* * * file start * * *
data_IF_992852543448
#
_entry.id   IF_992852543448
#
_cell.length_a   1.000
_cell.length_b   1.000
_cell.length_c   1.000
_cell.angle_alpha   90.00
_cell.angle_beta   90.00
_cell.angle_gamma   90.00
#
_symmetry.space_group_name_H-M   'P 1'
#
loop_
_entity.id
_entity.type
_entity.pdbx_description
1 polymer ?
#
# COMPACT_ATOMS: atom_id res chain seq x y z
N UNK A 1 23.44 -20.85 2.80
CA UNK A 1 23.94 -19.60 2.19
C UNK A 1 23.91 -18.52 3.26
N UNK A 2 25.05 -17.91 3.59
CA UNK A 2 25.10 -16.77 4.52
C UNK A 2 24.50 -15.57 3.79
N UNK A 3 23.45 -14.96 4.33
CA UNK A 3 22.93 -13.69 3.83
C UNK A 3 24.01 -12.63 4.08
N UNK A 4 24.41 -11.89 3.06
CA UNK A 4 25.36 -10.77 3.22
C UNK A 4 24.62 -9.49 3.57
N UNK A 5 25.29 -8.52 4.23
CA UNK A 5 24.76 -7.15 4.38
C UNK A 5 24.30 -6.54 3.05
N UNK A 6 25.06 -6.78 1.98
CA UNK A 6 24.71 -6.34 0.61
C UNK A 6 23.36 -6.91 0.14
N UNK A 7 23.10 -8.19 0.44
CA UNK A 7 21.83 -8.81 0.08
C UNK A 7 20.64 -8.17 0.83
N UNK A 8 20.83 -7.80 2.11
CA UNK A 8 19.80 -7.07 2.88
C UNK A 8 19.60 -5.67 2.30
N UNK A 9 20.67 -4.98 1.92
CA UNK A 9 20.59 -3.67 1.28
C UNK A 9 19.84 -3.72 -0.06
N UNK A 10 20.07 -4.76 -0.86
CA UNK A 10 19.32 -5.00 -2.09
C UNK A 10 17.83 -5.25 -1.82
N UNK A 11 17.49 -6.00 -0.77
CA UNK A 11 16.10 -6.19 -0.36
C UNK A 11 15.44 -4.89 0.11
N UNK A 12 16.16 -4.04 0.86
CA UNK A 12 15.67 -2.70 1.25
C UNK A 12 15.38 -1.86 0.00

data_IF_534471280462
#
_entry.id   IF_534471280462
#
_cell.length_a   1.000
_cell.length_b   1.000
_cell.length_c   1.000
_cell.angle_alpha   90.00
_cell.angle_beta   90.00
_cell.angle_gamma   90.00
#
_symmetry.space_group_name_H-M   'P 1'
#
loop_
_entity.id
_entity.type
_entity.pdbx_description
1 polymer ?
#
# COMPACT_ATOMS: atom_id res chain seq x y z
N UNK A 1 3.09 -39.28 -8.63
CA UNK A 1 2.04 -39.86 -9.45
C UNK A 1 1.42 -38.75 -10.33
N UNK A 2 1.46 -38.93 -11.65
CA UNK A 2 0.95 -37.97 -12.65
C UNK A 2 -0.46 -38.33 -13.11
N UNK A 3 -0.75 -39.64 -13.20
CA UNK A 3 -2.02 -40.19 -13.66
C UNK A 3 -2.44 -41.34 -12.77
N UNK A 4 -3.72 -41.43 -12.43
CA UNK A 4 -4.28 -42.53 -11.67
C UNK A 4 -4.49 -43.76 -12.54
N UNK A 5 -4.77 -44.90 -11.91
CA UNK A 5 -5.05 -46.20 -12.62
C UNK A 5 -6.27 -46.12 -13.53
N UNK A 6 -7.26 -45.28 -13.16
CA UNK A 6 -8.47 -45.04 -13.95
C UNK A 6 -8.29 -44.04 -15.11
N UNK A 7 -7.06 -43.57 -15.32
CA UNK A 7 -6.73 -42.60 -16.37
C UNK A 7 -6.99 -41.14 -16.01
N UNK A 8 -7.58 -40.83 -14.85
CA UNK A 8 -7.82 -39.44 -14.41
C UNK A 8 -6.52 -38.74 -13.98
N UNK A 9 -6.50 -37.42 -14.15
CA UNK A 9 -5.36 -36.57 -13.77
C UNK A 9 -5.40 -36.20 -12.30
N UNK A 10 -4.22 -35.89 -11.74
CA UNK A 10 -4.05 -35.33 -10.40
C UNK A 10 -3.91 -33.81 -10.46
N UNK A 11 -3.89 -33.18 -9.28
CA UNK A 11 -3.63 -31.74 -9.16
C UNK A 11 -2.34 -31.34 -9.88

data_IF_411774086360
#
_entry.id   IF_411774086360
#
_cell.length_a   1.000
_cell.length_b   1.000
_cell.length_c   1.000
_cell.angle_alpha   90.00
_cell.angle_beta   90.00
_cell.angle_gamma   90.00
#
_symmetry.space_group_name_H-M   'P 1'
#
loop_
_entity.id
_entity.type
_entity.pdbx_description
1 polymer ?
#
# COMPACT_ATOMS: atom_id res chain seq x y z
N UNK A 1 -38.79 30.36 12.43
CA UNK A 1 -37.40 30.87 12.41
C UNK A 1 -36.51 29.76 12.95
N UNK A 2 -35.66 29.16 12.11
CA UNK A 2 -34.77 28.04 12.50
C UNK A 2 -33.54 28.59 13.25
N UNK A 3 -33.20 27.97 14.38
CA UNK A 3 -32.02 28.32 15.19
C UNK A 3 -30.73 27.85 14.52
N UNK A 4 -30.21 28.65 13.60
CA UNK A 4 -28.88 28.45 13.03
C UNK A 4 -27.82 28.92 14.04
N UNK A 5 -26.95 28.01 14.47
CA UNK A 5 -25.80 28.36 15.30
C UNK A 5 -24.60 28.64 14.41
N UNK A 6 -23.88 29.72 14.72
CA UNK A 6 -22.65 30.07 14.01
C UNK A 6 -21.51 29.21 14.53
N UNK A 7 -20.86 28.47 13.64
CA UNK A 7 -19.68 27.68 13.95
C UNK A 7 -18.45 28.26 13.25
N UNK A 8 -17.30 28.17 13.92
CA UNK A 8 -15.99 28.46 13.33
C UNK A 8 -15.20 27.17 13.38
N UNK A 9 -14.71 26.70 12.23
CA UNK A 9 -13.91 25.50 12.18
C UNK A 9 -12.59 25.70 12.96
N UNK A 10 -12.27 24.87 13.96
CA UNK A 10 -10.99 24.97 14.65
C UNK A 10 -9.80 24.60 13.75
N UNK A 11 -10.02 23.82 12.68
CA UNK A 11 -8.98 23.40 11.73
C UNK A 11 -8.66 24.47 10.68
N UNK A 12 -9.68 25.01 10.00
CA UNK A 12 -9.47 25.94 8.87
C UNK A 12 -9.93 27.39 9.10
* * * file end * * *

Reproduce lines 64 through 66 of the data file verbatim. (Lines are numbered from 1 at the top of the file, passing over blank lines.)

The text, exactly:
_cell.angle_alpha   90.00
_cell.angle_beta   90.00
_cell.angle_gamma   90.00